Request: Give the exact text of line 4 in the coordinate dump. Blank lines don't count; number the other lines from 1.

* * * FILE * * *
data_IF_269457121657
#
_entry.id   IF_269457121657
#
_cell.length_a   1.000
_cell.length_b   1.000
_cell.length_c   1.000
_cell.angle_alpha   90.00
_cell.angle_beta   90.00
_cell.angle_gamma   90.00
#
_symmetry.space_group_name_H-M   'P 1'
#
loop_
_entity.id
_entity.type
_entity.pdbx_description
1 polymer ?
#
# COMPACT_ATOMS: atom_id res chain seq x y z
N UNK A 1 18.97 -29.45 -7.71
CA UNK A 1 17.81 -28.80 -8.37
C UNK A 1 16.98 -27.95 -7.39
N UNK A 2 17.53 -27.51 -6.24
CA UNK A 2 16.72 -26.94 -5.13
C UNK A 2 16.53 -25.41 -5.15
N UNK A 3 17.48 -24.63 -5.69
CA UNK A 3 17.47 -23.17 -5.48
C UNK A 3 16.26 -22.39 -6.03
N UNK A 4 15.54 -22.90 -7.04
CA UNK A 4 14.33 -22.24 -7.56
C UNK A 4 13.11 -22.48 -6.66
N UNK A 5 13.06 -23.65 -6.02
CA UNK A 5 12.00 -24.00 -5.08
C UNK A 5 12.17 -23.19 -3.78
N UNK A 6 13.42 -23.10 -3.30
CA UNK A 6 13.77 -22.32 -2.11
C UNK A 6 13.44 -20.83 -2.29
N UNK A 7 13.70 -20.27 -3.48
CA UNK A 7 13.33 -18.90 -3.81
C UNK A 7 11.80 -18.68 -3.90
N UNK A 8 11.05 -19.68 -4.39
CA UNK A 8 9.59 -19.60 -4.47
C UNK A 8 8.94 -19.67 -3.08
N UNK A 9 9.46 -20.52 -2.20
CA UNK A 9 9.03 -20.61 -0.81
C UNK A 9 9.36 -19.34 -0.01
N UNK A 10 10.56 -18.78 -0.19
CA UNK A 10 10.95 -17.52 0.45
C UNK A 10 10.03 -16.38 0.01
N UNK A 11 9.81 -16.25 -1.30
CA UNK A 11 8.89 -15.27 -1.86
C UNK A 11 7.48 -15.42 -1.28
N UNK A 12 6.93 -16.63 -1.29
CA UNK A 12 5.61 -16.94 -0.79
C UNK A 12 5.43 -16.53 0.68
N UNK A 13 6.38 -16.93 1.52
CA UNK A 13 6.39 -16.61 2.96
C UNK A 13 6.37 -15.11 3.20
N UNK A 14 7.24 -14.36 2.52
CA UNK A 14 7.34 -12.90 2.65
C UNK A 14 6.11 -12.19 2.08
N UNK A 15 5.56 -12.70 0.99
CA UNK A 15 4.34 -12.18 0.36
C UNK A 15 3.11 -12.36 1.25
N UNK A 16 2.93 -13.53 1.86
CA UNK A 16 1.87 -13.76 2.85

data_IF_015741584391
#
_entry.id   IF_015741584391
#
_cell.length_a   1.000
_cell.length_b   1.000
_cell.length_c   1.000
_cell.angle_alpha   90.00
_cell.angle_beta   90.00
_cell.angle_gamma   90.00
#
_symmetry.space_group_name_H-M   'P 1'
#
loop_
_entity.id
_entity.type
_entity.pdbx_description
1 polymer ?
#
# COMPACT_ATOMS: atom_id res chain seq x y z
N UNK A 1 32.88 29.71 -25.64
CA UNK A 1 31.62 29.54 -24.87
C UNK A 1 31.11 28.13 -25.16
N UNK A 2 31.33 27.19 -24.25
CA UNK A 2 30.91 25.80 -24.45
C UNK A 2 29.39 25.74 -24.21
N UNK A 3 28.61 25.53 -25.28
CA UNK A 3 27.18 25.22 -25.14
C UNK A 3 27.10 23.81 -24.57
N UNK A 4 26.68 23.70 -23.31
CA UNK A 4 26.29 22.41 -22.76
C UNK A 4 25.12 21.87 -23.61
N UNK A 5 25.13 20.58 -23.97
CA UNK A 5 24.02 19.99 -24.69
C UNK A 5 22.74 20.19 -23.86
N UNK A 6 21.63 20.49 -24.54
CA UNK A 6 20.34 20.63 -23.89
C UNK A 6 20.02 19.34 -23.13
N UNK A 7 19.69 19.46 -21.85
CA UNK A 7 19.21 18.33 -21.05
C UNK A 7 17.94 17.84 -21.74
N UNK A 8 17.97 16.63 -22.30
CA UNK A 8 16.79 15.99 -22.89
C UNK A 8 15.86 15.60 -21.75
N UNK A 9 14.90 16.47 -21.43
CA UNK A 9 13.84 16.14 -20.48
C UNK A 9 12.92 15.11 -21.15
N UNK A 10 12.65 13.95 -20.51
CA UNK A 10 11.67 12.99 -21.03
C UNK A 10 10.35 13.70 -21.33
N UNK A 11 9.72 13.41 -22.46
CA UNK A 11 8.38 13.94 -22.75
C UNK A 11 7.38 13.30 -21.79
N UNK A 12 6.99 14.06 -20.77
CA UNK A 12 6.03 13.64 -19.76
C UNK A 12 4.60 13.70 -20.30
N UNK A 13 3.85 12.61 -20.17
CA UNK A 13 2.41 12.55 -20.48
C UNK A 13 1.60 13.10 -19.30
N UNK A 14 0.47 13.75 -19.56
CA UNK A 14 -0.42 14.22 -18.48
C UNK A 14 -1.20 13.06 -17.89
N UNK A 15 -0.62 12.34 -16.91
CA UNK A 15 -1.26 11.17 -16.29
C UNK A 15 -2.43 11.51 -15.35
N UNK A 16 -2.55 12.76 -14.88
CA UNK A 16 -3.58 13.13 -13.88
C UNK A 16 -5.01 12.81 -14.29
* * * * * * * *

#